The social role of coworking in a post-pandemic world
24 February 2021
Since the outbreak of the Covid-19 pandemic in the spring of 2020, office workers around the globe have discovered the beauty of working from home – but also the downside of prolonged confinement. Let’s face it: during the lockdown many of us missed the usual 8-to-5 workdays, including the often dreadful commutes to the workplace and, most of all, we missed the social interaction with our colleagues. But is home officing still the only option? For providers of coworking centres the answer is clearly no – now the market seems to prove them right.
According to a market analysis produced in 2019 by Coworking Switzerland (the national association of providers of coworking spaces), only 1% of the around 2M workers in Switzerland are ‘nomads’, professionally-active workers who do not have their own office and who share a workspace in one of the 220 coworking establishments in Switzerland. Until early 2020, this figure was merely one of several arguments to explain the growth potential of this new form of work. But in the wake of the lockdown and the change in the way employers envisage the workplace for their staff, coworking centres are gaining traction as a ‘third way’ between WFM (working from home) and physical presence in offices. In fact, although employers across the country and in many business sectors have accepted telecommuting as a way to survive the lockdown and have realised its usefulness in terms of potential savings on office space (and costly leases), they have also understood that staff need to maintain some sort of social contact beyond the ubiquitous online video call, to preserve therefore their mental and physical health.
Among those firms in Switzerland who are considering the mentioned ‘third way’ we find CSS Versicherung, the leading Swiss health insurer. In autumn 2020, CSS initiated a pilot project in collaboration with Office LAB, a leading Swiss provider of coworking spaces founded in Zurich in 2017, to explore the potential of offering a shared workspace environment for CSS staff. The view is to offer a genuine alternative to WFM, thus maintaining social interactions, and, at the same time, a solution that introduces staff to a more flexible working environment, exposing them also to other workers in other domains. "The challenge for Office LAB is to prove that working in a diverse environment, outside one’s own ‘comfort zone’, can be a pleasant experience that can ideally lead to increased motivation and inspiration for coworkers to perform better in their jobs", explains Thi Quyen Truong, Chief Business Development & Marketing Officer, Office LAB AG.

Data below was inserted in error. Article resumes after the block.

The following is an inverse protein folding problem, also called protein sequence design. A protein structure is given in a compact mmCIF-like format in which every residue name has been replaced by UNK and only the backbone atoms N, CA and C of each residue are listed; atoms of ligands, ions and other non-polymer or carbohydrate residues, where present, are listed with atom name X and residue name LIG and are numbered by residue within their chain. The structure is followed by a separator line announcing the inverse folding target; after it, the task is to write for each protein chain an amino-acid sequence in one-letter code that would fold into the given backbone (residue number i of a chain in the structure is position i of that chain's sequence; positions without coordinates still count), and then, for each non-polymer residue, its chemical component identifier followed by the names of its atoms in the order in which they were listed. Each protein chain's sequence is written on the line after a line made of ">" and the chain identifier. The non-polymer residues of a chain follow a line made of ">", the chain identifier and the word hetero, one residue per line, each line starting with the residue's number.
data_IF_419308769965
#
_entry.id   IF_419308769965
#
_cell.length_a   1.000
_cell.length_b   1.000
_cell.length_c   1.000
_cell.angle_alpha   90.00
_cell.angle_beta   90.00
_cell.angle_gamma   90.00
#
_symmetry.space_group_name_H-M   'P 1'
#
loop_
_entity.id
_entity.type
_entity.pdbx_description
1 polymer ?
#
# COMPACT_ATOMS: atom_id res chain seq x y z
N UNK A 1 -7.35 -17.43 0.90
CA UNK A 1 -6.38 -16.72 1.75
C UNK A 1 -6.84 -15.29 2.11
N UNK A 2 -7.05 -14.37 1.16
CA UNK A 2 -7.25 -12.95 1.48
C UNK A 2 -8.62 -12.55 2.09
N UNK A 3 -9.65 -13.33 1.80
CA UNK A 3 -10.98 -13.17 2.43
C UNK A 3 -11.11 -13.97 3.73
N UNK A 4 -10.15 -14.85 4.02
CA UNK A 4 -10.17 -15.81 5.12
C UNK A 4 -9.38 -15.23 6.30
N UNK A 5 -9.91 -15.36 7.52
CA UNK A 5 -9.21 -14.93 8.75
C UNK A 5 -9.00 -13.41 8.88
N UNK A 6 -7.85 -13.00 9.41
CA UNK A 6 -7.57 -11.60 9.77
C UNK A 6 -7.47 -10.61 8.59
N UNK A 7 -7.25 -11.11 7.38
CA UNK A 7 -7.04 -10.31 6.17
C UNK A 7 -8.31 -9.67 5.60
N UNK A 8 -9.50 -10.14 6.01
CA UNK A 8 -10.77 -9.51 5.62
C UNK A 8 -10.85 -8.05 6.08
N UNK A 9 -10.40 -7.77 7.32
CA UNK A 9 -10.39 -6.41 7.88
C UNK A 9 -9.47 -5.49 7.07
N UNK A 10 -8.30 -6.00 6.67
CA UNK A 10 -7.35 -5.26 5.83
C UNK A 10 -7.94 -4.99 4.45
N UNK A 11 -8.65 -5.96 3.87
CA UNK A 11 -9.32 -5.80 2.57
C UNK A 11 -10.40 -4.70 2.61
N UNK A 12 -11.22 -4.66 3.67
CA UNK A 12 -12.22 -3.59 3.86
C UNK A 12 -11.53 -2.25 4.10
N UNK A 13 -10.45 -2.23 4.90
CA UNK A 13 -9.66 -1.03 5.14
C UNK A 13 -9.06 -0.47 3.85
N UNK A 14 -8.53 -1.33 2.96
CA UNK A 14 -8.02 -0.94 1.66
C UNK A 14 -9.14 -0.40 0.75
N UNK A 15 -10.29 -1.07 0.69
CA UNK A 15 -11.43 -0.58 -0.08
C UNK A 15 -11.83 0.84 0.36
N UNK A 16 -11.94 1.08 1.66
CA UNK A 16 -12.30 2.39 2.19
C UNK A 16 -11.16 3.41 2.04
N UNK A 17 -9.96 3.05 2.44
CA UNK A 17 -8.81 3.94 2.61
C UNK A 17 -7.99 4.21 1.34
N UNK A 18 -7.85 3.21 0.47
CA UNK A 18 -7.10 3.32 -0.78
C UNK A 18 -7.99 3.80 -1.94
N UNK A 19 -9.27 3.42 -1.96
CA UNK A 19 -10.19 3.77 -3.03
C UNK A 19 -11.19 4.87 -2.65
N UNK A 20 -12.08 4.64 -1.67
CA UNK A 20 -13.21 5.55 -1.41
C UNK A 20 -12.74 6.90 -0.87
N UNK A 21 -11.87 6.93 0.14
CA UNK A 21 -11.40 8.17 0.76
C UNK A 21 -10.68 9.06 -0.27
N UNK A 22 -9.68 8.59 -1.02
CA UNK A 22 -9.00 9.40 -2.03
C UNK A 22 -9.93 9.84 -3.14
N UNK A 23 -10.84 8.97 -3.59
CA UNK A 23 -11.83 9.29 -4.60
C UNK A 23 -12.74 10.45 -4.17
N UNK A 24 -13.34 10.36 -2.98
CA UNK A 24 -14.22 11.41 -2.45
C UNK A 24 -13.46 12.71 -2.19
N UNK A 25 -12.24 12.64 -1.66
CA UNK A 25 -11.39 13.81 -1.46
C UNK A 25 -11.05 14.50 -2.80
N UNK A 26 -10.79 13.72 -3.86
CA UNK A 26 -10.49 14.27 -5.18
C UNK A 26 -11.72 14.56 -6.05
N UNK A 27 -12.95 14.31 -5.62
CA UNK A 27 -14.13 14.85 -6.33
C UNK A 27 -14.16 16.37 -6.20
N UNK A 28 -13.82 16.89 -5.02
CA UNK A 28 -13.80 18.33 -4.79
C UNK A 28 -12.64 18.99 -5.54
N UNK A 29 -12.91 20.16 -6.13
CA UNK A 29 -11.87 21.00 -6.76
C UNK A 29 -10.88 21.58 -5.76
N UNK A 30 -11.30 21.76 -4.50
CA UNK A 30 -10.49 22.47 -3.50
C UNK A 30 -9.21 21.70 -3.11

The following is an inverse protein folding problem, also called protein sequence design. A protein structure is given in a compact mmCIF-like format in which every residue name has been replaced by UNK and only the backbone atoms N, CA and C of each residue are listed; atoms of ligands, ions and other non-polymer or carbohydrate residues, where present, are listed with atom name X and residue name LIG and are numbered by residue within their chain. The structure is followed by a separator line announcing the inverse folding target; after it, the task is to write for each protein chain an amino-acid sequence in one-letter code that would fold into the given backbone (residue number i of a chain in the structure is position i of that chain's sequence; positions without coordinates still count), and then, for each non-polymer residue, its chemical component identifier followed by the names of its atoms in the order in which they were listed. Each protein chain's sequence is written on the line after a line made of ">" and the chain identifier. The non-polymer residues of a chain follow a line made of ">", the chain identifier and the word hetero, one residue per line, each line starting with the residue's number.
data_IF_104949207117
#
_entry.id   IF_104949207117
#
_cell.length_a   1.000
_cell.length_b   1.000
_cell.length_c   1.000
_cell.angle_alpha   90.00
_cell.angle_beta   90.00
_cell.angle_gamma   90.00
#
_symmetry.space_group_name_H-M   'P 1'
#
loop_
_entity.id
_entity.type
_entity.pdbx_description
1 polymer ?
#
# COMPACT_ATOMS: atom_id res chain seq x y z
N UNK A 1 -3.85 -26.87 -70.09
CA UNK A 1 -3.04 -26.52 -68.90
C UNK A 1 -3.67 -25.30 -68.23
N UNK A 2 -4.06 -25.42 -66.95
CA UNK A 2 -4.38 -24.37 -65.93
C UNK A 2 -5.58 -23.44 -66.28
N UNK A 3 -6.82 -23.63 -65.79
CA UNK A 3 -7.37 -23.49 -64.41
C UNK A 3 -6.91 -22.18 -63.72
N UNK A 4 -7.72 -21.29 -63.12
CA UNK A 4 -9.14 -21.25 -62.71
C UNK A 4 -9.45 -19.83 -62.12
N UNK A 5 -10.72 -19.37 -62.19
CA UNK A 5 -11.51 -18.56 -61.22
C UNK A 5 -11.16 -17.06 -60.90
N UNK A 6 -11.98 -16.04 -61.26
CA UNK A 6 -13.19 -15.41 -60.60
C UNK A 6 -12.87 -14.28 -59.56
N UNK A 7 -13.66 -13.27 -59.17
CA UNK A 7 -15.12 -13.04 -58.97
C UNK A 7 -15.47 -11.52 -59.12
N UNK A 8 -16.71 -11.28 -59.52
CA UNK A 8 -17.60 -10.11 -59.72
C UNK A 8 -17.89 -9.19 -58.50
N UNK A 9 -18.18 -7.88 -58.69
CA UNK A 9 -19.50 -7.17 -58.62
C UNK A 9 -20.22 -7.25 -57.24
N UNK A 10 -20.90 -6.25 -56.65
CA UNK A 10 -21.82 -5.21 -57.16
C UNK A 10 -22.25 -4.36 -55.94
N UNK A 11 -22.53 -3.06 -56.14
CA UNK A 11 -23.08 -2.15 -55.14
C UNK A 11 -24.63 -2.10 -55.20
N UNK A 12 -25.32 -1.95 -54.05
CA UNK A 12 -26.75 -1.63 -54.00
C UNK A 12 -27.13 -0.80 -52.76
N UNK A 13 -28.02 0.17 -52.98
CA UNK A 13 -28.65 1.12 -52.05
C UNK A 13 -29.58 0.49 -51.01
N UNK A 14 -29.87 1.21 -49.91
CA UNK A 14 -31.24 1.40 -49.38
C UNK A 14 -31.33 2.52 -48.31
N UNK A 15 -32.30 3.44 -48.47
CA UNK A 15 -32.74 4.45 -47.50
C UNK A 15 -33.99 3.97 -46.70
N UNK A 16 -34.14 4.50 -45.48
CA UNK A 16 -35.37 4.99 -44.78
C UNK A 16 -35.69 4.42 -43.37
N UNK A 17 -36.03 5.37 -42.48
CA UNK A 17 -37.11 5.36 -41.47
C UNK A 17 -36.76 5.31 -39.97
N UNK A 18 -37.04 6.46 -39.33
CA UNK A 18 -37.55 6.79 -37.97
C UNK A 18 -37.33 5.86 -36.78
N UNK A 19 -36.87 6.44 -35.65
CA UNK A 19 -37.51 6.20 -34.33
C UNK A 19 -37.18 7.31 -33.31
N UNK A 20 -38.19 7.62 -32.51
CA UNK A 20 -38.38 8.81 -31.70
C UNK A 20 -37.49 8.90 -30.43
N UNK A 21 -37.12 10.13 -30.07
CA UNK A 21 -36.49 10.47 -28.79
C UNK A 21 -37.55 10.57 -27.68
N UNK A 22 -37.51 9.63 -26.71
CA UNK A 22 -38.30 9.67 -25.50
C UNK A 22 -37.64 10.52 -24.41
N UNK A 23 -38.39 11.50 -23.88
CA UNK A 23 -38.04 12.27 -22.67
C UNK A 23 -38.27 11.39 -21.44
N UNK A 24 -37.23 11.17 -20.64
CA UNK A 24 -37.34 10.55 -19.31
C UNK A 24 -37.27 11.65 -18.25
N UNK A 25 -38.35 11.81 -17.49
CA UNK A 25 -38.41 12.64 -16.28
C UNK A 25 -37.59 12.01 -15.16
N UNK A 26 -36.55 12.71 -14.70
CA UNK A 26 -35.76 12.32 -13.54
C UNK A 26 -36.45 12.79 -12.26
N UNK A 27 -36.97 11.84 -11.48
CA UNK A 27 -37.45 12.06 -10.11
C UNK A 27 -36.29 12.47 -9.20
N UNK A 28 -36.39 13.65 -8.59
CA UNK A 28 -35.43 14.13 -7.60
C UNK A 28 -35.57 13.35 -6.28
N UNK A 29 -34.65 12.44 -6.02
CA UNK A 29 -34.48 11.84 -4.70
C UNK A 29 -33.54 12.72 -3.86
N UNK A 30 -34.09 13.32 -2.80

Christian Flückiger, Organizational Development-Specialist at CSS Versicherung, comments: "In our experience, coworking is a valuable alternative for various groups of employees: those who live far from CSS offices and therefore spend a lot of 'dead' time commuting; those who prefer not to work from home (e.g. because they have small children or don’t have access to a suitable office space); and those who work in areas, where exchange with others can serve as a catalyst for innovation".
The CSS-Office LAB pilot project concerns also the Italian-speaking part of Switzerland. In Lugano, the partner of choice is Il Litorale, the coworking initiative of USI Università della Svizzera italiana, which manages a facility in the city centre of Lugano. A dozen CSS Ticino staff have chosen to participate in the pilot project, taking turns and performing their job in this informal, yet professional environment, in full compliance of the ongoing pandemic safety provisions and, at the same time, benefitting from a service that the University provides to the business community.
The coworking phenomenon in Switzerland was featured in a report broadcast on January 17, 2020, by RSI Radiotelevisione Svizzera, which includes also a view of Il Litorale USI. See the "Tempi Moderni" videocast (in Italian) here below.